OHS Canada Magazine

Overtime

Spring Cleaning? Don’t Forget to Check Your Eyewash


When spring is in the air, as temperatures begin to rise and as days get longer, it’s a great time to spring-clean your facility. Feedback from the Treen Safety team says that they frequently encounter facilities that are unsure of how often they are required to clean and maintain their eyewash stations and first-aid supplies. In many cases, a lot of effort and care is taken in the initial planning and setup of eyewash stations and first-aid rooms, but the care and maintenance once installed can be overlooked.

An eyewash bottle that has expired and is coated in a layer of dust is going to be of little use in an emergency. And if you have to use an eyewash station in an emergency, you won’t be able to see very well! Consumable first-aid inventory, such as band-aids and bandages, has a tendency to deplete quickly and should therefore be checked frequently.

Eyewash stations and first-aid rooms should be clean and well-stocked at all times in case of an accident. One person in your work area should be responsible for inspecting and operating emergency showers, eyewash stations and first-aid supplies weekly. This will make sure that you have the necessary supplies, there is clean flushing fluid available and the area is tidy, organized and free of dust.

When performing your weekly check, also ensure that the eyewash station is easily identifiable and unobstructed. Your designated maintenance person should keep a signed and dated safety record. There is signage that can be purchased, or even something as simple as a sticker or label that would show when the bottle was last changed out and by whom is a good indicator. The ANSI standard also recommends a complete inspection on an annual basis – daylight savings time is a great time to do this.

Portable, self-contained eyewash stations have a limited amount of fluid. Maintenance is therefore critical to ensure that units are fully charged at all times. The agents used to control bacterial growth are effective for limited periods of time. Small amoebae capable of causing serious eye infections have been found in portable and stationary eyewash stations. Consequently, it is important to monitor the shelf life of the solution and replace the solution when it has expired. Generally, eyewash has a two-to-three-year shelf life from the time of manufacture; always check the product’s MSDS sheets for WHMIS information. Once the seal is broken on an eyewash bottle, it has a six-month expiry. Eyewash must be discarded once used – it is for single use only.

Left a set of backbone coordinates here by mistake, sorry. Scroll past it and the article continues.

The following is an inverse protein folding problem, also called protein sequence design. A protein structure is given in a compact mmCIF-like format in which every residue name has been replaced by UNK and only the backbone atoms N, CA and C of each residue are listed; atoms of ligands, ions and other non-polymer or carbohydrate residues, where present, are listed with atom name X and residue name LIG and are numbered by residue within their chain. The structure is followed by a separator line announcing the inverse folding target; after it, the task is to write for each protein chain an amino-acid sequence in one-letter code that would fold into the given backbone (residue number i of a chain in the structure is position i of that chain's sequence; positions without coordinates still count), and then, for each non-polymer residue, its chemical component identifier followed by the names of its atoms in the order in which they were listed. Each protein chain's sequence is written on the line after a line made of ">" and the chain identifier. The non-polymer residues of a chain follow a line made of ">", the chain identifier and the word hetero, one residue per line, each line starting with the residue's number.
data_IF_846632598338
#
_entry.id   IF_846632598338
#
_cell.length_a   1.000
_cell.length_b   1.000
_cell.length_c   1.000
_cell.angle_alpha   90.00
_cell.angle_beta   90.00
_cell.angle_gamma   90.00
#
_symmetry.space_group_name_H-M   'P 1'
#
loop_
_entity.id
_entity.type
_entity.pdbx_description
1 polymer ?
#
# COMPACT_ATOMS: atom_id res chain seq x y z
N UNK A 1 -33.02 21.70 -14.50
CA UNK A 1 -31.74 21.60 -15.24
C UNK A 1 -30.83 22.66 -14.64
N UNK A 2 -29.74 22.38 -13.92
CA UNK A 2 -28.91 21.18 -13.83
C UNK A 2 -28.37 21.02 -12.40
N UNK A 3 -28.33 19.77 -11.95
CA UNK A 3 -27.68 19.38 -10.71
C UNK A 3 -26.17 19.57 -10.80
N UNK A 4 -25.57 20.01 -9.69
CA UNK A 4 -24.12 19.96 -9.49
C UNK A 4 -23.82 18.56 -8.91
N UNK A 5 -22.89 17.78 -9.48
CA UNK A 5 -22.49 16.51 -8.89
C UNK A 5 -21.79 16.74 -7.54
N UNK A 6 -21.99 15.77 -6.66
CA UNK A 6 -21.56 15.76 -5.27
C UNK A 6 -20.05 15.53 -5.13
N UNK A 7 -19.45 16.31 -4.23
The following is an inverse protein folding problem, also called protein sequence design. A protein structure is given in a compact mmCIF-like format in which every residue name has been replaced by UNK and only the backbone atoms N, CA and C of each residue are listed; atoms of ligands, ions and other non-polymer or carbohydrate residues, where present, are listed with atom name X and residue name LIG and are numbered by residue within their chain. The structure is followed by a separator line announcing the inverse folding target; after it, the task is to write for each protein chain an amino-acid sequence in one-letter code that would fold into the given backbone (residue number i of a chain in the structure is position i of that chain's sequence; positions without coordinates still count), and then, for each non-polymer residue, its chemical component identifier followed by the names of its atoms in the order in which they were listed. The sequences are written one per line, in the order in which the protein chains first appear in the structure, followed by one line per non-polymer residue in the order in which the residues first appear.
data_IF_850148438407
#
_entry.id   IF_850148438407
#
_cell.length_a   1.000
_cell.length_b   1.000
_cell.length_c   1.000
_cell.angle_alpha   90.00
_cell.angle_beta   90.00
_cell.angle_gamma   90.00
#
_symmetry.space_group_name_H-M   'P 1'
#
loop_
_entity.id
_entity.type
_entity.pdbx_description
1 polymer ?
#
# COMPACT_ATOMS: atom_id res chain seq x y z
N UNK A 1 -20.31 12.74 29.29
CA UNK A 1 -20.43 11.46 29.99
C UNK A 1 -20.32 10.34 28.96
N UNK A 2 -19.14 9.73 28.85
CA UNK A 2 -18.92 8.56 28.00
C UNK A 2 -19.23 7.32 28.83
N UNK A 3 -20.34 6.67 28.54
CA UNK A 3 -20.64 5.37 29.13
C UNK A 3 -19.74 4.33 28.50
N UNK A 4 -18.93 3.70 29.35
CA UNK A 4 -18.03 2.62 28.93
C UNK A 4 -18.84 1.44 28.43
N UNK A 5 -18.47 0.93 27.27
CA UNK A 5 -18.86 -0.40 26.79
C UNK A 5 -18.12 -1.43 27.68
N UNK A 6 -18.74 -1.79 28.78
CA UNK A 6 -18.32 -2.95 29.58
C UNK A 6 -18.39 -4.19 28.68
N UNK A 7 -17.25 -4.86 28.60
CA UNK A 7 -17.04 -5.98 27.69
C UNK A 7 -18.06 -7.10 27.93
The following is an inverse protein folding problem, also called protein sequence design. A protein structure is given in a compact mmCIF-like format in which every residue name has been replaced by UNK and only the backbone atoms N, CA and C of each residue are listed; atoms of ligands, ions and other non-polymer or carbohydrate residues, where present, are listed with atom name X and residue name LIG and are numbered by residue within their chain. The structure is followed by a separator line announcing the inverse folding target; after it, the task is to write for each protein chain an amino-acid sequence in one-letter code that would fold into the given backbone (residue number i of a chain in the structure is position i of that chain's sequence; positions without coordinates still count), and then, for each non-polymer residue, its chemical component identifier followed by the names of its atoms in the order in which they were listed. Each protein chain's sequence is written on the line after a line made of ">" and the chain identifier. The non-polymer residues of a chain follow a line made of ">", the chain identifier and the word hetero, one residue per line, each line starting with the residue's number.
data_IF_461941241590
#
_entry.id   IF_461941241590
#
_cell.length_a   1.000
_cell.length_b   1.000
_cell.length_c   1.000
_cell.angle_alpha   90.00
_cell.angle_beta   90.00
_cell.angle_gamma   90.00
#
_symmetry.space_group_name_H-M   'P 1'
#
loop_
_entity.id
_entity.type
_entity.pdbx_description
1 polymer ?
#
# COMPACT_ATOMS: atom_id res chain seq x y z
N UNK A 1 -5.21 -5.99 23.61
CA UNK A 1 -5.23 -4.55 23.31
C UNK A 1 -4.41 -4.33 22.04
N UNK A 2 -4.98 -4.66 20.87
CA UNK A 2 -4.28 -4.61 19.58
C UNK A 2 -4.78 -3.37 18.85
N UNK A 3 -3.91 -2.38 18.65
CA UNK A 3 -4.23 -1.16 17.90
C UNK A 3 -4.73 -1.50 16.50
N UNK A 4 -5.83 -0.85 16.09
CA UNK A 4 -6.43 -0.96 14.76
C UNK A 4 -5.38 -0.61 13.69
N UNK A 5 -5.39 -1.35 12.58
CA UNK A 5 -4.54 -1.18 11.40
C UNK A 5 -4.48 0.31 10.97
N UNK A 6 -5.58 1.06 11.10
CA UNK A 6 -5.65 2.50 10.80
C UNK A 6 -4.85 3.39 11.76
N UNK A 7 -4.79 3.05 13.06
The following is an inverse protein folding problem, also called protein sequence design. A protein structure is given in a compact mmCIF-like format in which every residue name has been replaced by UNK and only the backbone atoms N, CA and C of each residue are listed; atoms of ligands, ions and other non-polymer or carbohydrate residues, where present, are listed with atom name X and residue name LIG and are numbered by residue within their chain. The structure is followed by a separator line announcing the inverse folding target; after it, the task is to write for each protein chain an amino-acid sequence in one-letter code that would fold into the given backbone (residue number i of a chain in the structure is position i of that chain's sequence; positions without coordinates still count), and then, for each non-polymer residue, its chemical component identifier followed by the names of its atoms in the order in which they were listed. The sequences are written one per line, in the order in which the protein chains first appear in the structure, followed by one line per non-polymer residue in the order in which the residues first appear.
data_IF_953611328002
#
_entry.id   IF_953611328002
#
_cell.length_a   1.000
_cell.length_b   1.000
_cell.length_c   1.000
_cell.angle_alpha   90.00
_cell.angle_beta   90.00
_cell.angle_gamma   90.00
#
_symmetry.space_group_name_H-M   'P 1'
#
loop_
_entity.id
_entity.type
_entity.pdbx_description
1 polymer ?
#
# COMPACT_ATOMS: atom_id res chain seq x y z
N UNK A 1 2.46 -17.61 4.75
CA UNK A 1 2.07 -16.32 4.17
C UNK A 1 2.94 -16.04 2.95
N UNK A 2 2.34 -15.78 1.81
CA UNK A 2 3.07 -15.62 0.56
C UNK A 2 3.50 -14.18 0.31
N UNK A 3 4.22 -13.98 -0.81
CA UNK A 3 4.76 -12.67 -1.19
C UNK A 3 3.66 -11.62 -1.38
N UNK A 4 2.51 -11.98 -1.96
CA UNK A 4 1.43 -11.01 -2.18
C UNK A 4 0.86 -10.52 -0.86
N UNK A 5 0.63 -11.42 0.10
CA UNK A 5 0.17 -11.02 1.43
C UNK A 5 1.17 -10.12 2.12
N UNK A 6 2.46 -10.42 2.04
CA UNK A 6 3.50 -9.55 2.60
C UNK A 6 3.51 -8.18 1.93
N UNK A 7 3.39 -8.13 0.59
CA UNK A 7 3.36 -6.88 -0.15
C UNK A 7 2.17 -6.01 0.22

Why is it important to check your eyewash stations?
The first 10 to 15 seconds after exposure to a hazardous substance, especially a corrosive substance, are critical. Delaying treatment, even for a few seconds, may cause serious injury. Your eyewash station needs to be easy to access, clean and ready for operation at all times.

Plumbed eyewash stations vs. portable, self-contained eyewash stations
For emergency showers and eyewash stations to be effective, the ANSI standard for Emergency Eyewash and Shower Equipment (ANSI Z358.1-2009) recommends that the affected body part must be flushed immediately and thoroughly for at least 15 minutes using a large supply of clean fluid under low pressure. Water does not neutralize contaminants — it only dilutes and washes them away. This is why large amounts of water are needed.

Portable self-contained eyewash stations, such as the Fendall Porta Stream II, are designed to deliver flushing fluid immediately and can be used while transporting the victim to the permanent eyewash station or medical facility. These stations do not replace the requirement to have a 15-minute-supply eyewash station. Portable stations are also good for rinsing dust and particulates from the eyes.

Treen Safety is a Vancouver-based company specializing in health, safety and protective equipment. The Treen Team works with a diverse mixture of organizations throughout British Columbia to help them get their workers home safely.